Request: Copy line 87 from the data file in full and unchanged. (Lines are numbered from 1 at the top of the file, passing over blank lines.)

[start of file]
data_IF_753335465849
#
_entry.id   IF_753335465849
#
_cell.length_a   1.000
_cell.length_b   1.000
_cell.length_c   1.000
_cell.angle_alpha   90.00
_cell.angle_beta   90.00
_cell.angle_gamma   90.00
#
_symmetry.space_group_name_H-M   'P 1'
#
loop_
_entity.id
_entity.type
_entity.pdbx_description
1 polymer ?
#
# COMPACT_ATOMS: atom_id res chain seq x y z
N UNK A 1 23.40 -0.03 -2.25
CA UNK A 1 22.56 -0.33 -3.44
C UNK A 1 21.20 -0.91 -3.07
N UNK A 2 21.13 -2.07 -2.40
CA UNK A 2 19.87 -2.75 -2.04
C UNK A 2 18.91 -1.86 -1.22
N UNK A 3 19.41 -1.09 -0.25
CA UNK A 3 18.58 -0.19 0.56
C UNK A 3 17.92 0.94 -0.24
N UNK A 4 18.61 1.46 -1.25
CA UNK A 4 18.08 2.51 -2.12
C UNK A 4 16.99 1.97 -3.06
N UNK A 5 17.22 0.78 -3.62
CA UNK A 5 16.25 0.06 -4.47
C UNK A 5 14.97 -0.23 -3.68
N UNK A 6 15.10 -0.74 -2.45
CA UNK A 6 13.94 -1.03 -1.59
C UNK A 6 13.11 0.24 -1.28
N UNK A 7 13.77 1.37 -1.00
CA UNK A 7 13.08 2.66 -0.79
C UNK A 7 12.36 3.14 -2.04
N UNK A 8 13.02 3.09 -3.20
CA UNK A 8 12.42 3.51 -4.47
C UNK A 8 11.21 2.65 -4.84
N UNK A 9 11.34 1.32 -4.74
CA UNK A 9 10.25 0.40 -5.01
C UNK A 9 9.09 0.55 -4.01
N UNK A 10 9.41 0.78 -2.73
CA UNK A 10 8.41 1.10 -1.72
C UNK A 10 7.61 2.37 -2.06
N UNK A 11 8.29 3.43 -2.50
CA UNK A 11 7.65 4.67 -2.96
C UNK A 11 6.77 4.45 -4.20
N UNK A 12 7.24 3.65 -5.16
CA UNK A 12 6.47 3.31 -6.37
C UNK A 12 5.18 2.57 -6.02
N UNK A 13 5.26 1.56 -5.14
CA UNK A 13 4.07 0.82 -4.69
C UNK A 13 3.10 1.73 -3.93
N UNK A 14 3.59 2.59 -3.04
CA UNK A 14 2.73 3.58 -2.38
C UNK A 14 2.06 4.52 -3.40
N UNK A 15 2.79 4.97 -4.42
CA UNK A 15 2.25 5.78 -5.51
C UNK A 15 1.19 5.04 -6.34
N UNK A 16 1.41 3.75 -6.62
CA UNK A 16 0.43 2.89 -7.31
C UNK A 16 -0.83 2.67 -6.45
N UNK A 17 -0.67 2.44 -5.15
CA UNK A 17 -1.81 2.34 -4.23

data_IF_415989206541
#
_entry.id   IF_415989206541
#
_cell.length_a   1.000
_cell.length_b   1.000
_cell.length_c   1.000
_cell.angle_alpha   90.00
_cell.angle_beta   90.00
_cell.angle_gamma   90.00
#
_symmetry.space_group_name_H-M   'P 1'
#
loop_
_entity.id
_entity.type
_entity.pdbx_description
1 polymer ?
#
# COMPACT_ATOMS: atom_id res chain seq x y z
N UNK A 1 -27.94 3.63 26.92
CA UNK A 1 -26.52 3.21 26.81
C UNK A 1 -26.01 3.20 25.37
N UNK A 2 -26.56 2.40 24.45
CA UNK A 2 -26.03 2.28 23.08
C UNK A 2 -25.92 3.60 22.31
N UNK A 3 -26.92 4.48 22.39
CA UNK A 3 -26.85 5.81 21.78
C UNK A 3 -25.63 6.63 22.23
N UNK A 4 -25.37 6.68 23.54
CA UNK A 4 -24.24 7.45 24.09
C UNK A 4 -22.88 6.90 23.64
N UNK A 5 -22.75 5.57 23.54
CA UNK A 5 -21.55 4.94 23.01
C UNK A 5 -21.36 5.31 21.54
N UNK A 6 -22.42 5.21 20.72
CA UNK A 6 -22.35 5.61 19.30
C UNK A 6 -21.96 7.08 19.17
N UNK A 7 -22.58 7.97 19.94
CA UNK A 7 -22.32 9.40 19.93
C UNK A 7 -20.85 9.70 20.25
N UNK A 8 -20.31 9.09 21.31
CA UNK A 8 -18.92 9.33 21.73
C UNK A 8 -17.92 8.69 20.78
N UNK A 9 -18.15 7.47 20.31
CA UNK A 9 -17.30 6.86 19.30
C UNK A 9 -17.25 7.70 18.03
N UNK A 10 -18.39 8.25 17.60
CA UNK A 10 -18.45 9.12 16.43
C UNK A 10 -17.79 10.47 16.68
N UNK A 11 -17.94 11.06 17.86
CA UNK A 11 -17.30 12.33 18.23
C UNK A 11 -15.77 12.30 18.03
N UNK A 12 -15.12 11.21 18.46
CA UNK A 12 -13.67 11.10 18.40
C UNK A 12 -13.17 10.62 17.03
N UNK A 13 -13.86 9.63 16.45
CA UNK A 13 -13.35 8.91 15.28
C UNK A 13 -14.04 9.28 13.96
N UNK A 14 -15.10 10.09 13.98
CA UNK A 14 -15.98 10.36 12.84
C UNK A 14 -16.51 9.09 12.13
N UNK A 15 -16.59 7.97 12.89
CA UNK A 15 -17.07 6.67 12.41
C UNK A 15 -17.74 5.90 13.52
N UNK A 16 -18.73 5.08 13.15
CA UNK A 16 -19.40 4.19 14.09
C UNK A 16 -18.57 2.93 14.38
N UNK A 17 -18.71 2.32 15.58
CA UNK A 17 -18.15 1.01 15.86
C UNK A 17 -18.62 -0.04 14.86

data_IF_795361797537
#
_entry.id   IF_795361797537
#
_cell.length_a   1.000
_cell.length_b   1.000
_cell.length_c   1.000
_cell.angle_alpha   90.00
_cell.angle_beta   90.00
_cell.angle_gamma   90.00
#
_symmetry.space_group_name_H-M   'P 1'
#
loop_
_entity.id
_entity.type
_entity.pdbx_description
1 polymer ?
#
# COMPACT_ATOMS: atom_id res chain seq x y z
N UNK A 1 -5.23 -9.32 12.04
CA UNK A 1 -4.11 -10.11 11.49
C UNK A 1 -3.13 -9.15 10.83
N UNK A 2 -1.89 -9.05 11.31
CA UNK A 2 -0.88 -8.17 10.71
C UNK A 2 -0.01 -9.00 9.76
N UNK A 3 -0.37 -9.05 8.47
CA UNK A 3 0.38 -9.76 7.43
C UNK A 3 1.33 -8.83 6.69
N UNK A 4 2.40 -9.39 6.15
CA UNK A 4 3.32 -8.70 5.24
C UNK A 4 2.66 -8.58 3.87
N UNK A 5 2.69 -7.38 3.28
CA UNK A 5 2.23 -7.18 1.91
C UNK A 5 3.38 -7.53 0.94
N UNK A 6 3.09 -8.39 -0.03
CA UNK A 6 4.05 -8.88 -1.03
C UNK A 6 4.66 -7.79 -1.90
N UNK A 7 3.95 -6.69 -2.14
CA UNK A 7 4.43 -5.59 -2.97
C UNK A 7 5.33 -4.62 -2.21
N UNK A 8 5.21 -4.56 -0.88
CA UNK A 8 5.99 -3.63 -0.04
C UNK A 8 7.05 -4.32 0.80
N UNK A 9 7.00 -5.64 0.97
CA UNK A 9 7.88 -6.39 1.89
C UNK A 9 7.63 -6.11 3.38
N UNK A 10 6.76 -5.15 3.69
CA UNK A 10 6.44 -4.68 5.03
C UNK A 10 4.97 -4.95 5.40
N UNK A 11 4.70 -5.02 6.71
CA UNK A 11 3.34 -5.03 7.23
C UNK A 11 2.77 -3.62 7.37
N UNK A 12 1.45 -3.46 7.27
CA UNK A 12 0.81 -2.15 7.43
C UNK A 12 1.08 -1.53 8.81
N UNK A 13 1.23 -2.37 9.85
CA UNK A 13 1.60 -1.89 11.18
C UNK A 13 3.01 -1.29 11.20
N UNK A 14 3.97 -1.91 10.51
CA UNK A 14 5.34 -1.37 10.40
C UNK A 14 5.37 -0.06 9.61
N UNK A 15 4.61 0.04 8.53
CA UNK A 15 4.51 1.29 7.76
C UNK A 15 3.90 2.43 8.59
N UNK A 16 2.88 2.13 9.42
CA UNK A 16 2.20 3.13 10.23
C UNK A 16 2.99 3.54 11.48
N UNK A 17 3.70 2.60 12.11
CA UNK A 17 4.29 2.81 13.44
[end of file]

_entity.pdbx_description